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Evangelization, unity drive two rural plans

Collaboration – sharing resources – unity.

These are among the key goals of a revised pastoral plan for rural parishes in two archdiocesan deaneries announced to members of affected parishes at Masses Dec. 9 and 10.

The plan, for the rural central and rural southwest deaneries, creates parish groupings, whereas the original proposal, released in July, proposed consolidating several parishes and converting some churches to chapels for limited use or to a mission of another parish.

Under the new plan, approved by Archbishop George J. Lucas, the parishes retain their current status, with each having at least one weekend Mass for as long as feasible. But they become members of larger groupings, collaborating to further the archdiocese’s pastoral vision of "One church: encountering Jesus, equipping disciples, living mercy."

"We received important feedback on the initial proposals," the archbishop said, "and I am grateful to all who have participated in the planning process in the two deaneries."

"Pastors and parishioners can move ahead now to plan for the realization of our pastoral vision, respectful of our history and our projected resources," he said.

In the next several months, the Pastoral Planning Office will work with other archdiocesan offices to help the parish groupings begin to share resources and develop a culture of evangelization, said Deacon Stephen Luna, director of pastoral planning.

"Everything we’re doing is setting up a structure to help people encounter Jesus and form disciples," he said.

Resource sharing could include broadening the practice of priests serving several parishes and sharing ministries, facilities, staff and pastoral councils.

"This is a good move in the right direction," said Father Michael Swanton, pastor of St. Bonaventure Parish in Columbus and dean of the rural southwest deanery. "It makes us more one church and not just isolated parishes."

The planning process for rural parishes began in September 2016, with discussions and meetings coordinated by the Pastoral Planning Office and Wisconsin-based Meitler consulting group.

After considering feedback from parishioners, deanery planning teams reconvened in October, developed and last month presented new recommendations to Archbishop Lucas.

"The archbishop was very sensitive to how people were feeling and really listened to their concerns," Deacon Luna said.

Parishes now can determine how the groupings will work to fulfill the vision and mission of the church, Deacon Luna said.

The changes will help address the realities of declining rural populations, fewer people participating in the faith and fewer priests available to serve parishes,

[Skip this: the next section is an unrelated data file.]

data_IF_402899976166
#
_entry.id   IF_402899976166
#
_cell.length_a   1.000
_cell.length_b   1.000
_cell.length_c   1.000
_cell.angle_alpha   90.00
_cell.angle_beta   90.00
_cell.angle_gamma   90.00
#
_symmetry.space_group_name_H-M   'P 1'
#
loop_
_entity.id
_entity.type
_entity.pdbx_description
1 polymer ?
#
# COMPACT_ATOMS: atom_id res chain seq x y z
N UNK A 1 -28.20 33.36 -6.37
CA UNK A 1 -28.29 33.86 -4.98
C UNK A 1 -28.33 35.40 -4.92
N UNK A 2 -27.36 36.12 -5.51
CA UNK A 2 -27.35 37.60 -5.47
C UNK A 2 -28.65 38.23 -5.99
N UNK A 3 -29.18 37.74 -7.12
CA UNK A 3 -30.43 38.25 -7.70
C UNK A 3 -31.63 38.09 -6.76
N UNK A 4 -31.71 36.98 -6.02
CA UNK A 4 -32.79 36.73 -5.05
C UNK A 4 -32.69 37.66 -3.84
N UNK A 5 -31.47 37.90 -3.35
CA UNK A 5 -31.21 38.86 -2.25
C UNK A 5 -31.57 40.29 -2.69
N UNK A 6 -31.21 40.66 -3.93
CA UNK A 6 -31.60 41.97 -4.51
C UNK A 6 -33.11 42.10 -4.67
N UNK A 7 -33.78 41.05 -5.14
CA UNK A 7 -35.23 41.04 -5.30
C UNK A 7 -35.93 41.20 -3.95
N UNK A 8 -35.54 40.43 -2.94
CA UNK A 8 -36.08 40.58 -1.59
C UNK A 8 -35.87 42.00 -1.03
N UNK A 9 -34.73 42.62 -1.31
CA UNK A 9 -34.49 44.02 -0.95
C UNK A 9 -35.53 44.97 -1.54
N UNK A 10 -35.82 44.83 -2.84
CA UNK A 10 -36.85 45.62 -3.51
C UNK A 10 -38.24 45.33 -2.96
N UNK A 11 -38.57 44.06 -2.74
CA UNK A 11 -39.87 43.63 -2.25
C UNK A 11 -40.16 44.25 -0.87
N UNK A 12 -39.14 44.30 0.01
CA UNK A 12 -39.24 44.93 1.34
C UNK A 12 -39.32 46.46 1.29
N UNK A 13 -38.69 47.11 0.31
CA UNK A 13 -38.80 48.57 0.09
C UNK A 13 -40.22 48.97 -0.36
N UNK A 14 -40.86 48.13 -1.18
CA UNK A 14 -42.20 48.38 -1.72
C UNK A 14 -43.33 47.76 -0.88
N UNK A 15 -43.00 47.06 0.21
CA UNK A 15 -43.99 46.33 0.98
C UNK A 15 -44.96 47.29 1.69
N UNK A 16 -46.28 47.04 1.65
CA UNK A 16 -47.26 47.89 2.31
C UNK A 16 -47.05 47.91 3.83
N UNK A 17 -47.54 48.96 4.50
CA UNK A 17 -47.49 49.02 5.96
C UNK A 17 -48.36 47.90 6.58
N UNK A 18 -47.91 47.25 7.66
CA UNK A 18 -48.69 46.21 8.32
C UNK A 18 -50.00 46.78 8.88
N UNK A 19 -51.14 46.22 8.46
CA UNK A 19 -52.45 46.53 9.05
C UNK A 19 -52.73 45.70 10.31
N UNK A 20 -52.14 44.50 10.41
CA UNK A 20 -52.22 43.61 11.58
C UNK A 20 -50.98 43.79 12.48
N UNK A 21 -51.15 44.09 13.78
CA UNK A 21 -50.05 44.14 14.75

said Father Kevin Vogel, pastor of St. Boniface Parish in Elgin and St. Bonaventure Parish in Raeville.

"Through this planning process, the main focus has been to assist parishes in living out what it means to be a Catholic parish," said Father Vogel, who also is president of St. Boniface School and Pope John XXIII Central Catholic Junior/Senior High School, both in Elgin.

Additional goals include discussing school needs in the two deaneries and developing plans for the remaining four rural deaneries, Deacon Luna said.


Parish groupings:

 Two priests to serve St. Francis of Assisi Parish, Neligh; Our Lady of Mount Carmel Parish, Tilden; St. Boniface Parish, Elgin; St. Bonaventure Parish, Raeville; St. John the Baptist Parish, Petersburg. Parishes currently supporting Pope John XXIII Central Catholic Junior/Senior High School in Elgin will continue, pending further study.

 Five priests (short-term) and four priests (long-term) (one Spanish-speaking) to serve Sacred Heart Parish, Norfolk; St. Leonard Parish, Madison; St. Peter Parish, Stanton; St. Patrick Parish, Battle Creek; St. Francis de Sales Parish, Schoolcraft. Chaplain services to Norfolk Catholic elementary and junior/senior high schools to be determined.

 Move St. Michael Parish, Albion, to Rural Southwest Deanery and cluster with St. Anthony Parish, Cedar Rapids. One priest to serve both parishes.

 Move St. Joseph Parish, Pierce, to North Central Deanery to participate in planning process with that deanery.



Parish groupings:

 Six priests (at least one Spanish-speaking) to serve St. Anthony, St. Isidore and St. Bonaventure parishes, Columbus; Divine Mercy Parish, Schuyler; St. Joseph Parish, Platte Center; and St. Stanislaus Parish, Duncan. Pastor of St. Isidore to provide one Mass and support at Platte Center; pastor of St. Anthony to provide one Mass and support at Duncan. Chaplain services to St. Anthony, St. Bonaventure and St. Isidore elementary schools, and Scotus Central Catholic Junior/Senior High School in Columbus to be determined.

 One priest to serve St. Peter Parish, Fullerton; St. Peter Parish, Clarks; and St. Michael Parish, Central City.

 Three priests (short-term) and two priests (long-term) to serve Holy Family Parish, Lindsay; St. Francis Parish, Humphrey; and St. Michael Parish, Tarnov. Chaplain services to Holy Family elementary and high schools in Lindsay and St. Francis elementary and high schools in Humphrey to be determined.

 Two priests (short-term) and one priest (long-term) to serve St. Lawrence Parish, Silver Creek; St. Rose of Lima Parish, Genoa; Ss. Peter and Paul Parish, Krakow; and St. Edward Parish, St. Edward.

 One priest to serve St. Anthony Parish, Cedar Rapids, and St. Michael Parish, Albion, (moving from Rural Central Deanery).

 Move St. Mary Parish, Leigh, to Rural Southeast Deanery to participate in planning process with that deanery.

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